The Saudi Presidency of State Security: An Arm of Repression in the Crown Prince’s Kingdom

SSP report cover

Executive Summary

Since the ascension of Crown Prince Mohammed Bin Salman (MBS) in 2017, a lot has been said on his attempts to consolidate power and terrorise his real or perceived opponents. The repression that followed has been described by many as unprecedented. Yet, MBS did not unleash this crackdown on his own. His rise to power was marked by a complete transformation of the Saudi state security apparatus. The newly established State Security Presidency (SSP), under the leadership of Abdulaziz al-Huwairini – who had been heading the infamous Saudi secret police known as Mabahith for a decade – effectively became the enforcement arm of MBS’ repression. The State Security’s role should not be underestimated: nearly all human rights abuses committed over the past years in Saudi Arabia, ranging from enforced disappearances, torture, and arbitrary detention, can be traced back to this agency. The Public Prosecution Office (PPO) and the Specialised Criminal Court (SCC) have also played a prominent part in the detention of prisoners of conscience by prosecuting and sentencing them to lengthy prison terms.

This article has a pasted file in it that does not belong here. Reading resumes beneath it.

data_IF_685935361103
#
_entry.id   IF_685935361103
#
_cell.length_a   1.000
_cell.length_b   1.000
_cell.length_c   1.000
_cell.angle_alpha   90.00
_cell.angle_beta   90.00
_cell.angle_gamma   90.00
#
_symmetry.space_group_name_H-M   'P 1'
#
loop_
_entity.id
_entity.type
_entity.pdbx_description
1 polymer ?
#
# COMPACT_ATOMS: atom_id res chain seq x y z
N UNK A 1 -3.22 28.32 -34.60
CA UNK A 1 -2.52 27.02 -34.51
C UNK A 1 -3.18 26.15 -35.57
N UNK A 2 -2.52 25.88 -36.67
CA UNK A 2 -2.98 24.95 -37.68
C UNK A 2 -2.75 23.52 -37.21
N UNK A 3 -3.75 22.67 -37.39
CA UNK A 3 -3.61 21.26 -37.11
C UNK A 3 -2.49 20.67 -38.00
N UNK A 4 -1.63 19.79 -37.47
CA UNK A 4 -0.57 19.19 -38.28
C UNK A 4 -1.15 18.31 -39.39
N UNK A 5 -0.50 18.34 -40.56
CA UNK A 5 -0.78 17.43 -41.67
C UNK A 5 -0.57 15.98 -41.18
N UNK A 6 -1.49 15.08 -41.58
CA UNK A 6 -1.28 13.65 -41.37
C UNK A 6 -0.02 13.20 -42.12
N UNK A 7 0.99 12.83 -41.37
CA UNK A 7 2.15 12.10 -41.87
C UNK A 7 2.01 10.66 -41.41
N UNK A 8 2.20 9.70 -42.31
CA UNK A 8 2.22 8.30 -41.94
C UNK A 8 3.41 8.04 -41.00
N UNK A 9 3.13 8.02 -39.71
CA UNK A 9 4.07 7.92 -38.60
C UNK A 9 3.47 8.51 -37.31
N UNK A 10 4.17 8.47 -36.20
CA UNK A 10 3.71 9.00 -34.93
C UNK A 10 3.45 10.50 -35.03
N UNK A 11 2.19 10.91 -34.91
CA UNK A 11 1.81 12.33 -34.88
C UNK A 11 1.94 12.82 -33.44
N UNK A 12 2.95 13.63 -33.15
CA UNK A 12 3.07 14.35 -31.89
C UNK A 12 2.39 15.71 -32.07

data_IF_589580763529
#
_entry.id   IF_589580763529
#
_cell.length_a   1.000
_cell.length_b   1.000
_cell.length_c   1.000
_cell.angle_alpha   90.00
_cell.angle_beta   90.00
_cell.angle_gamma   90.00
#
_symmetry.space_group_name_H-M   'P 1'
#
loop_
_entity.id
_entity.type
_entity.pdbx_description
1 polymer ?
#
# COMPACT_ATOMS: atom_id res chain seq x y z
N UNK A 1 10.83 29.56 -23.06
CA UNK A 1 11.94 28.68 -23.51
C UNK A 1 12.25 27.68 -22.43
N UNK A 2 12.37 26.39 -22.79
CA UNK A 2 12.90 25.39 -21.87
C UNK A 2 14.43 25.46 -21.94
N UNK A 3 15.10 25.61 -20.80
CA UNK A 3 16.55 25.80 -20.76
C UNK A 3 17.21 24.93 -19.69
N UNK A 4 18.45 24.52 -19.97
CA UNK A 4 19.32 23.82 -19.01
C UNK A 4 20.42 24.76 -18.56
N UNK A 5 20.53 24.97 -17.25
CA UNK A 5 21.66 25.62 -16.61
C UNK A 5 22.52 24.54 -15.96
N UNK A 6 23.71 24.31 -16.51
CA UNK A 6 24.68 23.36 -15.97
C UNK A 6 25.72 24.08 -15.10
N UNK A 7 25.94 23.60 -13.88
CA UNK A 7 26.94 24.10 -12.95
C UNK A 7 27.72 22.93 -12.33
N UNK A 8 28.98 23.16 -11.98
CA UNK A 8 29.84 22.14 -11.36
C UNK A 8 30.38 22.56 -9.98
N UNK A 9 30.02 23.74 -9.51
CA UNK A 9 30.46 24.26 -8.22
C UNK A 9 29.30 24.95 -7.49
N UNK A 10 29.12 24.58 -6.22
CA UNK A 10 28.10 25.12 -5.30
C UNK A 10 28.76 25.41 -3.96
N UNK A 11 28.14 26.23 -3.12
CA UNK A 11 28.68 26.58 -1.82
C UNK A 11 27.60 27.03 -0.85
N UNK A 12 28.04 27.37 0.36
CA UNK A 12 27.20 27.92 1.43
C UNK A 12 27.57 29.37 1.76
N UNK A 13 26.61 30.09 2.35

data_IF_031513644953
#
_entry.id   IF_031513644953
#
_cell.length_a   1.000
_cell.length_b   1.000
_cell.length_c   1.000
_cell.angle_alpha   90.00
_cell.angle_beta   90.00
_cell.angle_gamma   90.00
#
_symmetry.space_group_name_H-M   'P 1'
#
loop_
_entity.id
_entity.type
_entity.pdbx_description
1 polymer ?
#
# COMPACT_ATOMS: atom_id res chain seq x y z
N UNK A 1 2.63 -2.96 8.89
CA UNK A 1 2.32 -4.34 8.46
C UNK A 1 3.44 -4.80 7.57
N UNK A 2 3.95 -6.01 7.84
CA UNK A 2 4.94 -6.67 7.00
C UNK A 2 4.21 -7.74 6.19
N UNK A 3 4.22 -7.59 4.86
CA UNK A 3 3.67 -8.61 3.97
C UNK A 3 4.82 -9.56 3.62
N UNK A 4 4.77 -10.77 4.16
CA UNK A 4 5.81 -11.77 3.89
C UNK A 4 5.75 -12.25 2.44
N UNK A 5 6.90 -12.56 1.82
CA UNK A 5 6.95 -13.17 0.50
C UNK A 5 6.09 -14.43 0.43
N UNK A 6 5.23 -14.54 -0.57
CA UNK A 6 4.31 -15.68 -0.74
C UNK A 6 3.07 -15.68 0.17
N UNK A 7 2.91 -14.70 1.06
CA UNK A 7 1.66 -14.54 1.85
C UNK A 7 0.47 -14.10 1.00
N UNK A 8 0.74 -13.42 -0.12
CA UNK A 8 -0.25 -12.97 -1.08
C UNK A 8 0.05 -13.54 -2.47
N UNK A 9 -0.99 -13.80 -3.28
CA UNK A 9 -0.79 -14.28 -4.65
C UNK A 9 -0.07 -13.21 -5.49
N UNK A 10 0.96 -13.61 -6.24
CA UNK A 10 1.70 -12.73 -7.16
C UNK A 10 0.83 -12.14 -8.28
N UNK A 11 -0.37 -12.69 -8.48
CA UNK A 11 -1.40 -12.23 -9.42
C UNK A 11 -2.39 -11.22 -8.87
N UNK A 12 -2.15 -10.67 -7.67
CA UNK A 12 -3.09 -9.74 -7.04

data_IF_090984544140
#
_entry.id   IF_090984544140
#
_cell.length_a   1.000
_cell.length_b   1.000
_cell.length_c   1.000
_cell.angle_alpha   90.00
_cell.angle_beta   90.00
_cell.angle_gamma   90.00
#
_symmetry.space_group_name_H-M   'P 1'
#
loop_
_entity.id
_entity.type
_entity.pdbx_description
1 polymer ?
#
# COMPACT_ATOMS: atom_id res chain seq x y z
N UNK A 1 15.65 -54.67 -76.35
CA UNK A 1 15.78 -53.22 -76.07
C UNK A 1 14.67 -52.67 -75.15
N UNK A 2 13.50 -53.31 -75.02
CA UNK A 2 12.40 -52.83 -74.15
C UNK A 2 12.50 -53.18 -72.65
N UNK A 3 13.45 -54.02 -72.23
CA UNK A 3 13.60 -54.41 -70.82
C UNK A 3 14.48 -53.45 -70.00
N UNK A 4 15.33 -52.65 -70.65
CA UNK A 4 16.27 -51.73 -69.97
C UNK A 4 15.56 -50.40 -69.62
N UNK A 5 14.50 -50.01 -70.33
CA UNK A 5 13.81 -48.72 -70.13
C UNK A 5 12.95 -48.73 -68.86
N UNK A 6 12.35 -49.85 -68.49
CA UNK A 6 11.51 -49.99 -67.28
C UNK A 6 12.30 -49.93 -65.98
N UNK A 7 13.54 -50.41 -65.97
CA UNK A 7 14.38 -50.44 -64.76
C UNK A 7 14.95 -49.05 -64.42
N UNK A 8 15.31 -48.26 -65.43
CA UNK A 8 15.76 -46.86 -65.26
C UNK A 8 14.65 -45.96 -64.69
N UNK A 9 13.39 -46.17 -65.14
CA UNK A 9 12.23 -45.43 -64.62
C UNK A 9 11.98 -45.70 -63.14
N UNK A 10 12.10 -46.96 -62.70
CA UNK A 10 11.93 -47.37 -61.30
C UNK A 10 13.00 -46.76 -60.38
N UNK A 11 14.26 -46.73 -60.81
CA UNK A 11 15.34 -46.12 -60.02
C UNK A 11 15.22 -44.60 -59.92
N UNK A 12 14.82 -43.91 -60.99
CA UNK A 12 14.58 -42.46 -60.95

This report sheds light on the role of the SSP in perpetrating a widespread and systematic pattern of human rights violations across Saudi Arabia. While the SSP is but one institution operating as part of a larger state security apparatus, the SSP has been granted greater powers and responsibilities, allowing it to operate without any judicial oversight and with complete impunity. This report delves into the history, structure and legal framework of the SSP, situating it within Saudi Arabia’s larger security apparatus. To that end, the report examines the ways in which the joint efforts of the PPO and the SCC, both of which are neither impartial nor independent from the executive, have systematically charged, convicted and detained individuals for exercising their fundamental rights and freedoms. The report finally outlines the pattern of human rights violations committed, often in response to individuals’ exercise of their fundamental freedoms. This includes the systematic use of enforced disappearances, torture and arbitrary detention against peaceful critics, human rights defenders and prisoners of conscience, more generally.